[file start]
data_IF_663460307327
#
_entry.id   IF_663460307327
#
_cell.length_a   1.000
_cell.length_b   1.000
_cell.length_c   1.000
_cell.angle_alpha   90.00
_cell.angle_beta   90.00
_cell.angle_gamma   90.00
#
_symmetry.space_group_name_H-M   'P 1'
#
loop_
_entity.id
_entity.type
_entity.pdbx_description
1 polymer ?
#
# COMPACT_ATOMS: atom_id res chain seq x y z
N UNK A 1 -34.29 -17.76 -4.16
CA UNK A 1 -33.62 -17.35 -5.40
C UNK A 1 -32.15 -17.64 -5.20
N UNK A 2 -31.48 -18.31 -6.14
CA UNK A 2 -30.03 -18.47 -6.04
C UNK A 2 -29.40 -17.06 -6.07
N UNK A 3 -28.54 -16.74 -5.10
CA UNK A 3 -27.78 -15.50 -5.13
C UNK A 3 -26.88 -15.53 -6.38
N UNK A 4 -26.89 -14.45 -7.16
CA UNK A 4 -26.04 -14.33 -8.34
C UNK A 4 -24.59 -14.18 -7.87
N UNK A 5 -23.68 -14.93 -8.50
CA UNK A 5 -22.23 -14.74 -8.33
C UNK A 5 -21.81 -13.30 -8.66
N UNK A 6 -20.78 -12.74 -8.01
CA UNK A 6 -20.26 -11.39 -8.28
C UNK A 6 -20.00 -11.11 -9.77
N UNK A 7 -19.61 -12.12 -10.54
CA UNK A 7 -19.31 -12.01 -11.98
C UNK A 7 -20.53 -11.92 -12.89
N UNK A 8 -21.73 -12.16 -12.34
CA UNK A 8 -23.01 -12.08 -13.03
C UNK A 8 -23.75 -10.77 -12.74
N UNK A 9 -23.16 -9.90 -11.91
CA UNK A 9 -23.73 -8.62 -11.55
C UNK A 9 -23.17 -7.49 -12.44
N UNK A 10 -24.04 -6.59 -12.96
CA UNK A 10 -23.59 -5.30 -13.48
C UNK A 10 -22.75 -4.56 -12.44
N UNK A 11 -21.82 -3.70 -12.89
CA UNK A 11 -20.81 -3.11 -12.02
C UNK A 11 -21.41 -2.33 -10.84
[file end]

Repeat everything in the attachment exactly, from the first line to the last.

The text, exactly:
data_IF_663460307327
#
_entry.id   IF_663460307327
#
_cell.length_a   1.000
_cell.length_b   1.000
_cell.length_c   1.000
_cell.angle_alpha   90.00
_cell.angle_beta   90.00
_cell.angle_gamma   90.00
#
_symmetry.space_group_name_H-M   'P 1'
#
loop_
_entity.id
_entity.type
_entity.pdbx_description
1 polymer ?
#
# COMPACT_ATOMS: atom_id res chain seq x y z
N UNK A 1 -34.29 -17.76 -4.16
CA UNK A 1 -33.62 -17.35 -5.40
C UNK A 1 -32.15 -17.64 -5.20
N UNK A 2 -31.48 -18.31 -6.14
CA UNK A 2 -30.03 -18.47 -6.04
C UNK A 2 -29.40 -17.06 -6.07
N UNK A 3 -28.54 -16.74 -5.10
CA UNK A 3 -27.78 -15.50 -5.13
C UNK A 3 -26.88 -15.53 -6.38
N UNK A 4 -26.89 -14.45 -7.16
CA UNK A 4 -26.04 -14.33 -8.34
C UNK A 4 -24.59 -14.18 -7.87
N UNK A 5 -23.68 -14.93 -8.50
CA UNK A 5 -22.23 -14.74 -8.33
C UNK A 5 -21.81 -13.30 -8.66
N UNK A 6 -20.78 -12.74 -8.01
CA UNK A 6 -20.26 -11.39 -8.28
C UNK A 6 -20.00 -11.11 -9.77
N UNK A 7 -19.61 -12.12 -10.54
CA UNK A 7 -19.31 -12.01 -11.98
C UNK A 7 -20.53 -11.92 -12.89
N UNK A 8 -21.73 -12.16 -12.34
CA UNK A 8 -23.01 -12.08 -13.03
C UNK A 8 -23.75 -10.77 -12.74
N UNK A 9 -23.16 -9.90 -11.91
CA UNK A 9 -23.73 -8.62 -11.55
C UNK A 9 -23.17 -7.49 -12.44
N UNK A 10 -24.04 -6.59 -12.96
CA UNK A 10 -23.59 -5.30 -13.48
C UNK A 10 -22.75 -4.56 -12.44
N UNK A 11 -21.82 -3.70 -12.89
CA UNK A 11 -20.81 -3.11 -12.02
C UNK A 11 -21.41 -2.33 -10.84